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Talking Point

Tony Gould says that the arrival of Eurocodes means engineers will now have to think harder when assessing safe working loads (SWL)

The initials “SWL” form one of the most easily recognised and understood acronyms in the construction industry.

If something is marked “SWL 5 Tonnes” you know it can safely support a maximum load of 5t in real terms.

Apply this philosophy to proprietary support equipment such as the hydraulic bracing systems used for earthwork support, it is commonplace to quote values and produce design charts for load capacity of bracing equipment in working load terms.

Using the system ultimate or failure values for resistance are reduced by a lumped safety factor typically between 1.5 and 2.

Providing that actual or calculated (unfactored) loads are less than safe working load for the piece of equipment in question then it is strong enough to do the job.

It’s a universally understood system that has served us well for generations.

However, with the arrival of the suite of Eurocodes on the scene, most notably EC7 Geotechnical Design, this load-resistance balancing act is in the process of being superseded by a different concept associated with limit state design (LSD).

LSD is not a new concept the UK. It is a more efficient method of structural analysis than traditional lumped factor of safety or elastic/permissible stress methods.

Concrete and structural steel work designers will be more than familiar with the concept and the application of partial factors to both loads and resistances.

“Users, specifiers and engineers can understand and interpret data from these charts without confusion”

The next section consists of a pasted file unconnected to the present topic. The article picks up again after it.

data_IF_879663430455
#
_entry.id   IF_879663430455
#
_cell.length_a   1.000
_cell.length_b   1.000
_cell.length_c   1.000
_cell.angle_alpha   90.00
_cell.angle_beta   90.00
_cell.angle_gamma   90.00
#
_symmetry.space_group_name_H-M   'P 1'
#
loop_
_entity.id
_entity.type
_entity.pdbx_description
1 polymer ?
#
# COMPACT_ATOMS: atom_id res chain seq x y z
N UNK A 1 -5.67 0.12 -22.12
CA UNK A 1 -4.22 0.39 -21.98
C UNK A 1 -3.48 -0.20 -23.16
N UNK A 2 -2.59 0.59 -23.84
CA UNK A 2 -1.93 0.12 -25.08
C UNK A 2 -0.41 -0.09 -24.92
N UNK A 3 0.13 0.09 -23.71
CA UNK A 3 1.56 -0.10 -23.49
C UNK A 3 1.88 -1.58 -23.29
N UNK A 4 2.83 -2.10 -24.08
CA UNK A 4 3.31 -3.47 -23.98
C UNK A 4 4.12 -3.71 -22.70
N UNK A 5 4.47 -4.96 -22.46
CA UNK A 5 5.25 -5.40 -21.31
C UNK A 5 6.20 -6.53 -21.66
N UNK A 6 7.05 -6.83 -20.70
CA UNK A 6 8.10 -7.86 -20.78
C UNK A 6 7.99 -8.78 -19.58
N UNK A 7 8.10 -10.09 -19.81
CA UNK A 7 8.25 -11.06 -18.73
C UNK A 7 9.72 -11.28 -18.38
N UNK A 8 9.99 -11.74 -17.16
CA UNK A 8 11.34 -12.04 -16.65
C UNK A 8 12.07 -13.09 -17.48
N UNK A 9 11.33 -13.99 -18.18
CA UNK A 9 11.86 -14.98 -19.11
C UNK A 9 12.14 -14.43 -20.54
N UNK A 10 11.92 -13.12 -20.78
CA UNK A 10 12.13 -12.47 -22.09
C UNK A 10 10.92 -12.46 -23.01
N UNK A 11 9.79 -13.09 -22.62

Codes such as BS5950, CP110 and its successor BS8110 have been with us for many years.

Consequently, the transition across to Eurocodes should be relatively straightforward in these engineering disciplines.

But limit state method applied to geotechnical engineering is a far more unfamiliar concept to many, if not most, designers, involving unfamiliar expressions and completely different methodology.

The use of load charts to define equipment performance is very common with construction related equipment.

These charts typically define component performance data over operating range limits and are produced by either structural calculation or by actual test data; this being reduced by a lumped factor of safety to produce allowable or working values.

Users, specifiers and engineers can understand and interpret data from these charts without confusion.

By contrast, in Eurospeak, we now need to start thinking about how actions and resistances as partial factors are applied to both sides of the “equals” sign of the balancing equation.

For most users familiar with SWL parlance, charts conveying component performance data in terms of LSD parameters will cause some uncertainty as to how this data needs to be compared to the calculated actions.

The most common question that springs to mind is: where are the factors of safety applied?

“Eurocodes are now with us”

The big danger is that working loads are compared to design resistances with potential catastrophic overload as a result.

The difference in nomenclature alone adds to the confusion.

“Load” charts should really now be labelled up as “resistance” charts, terms such as ultimate, characteristic and design, when applied to both actions and resistance, need to be clearly understood, together with the application of partial factors.

Eurocodes are now with us.

Even small-scale geotechnical designs including those for temporary works will be designed this way as new Eurocode 7 becomes established.

For young engineers trained in the philosophy of LSD, this should not be a problem.

However, there are plenty of engineers and contractors out there who have been used to SWL for many years and for them it’s thinking caps on.

  • Tony Gould is technical director at Groundforce Shorco

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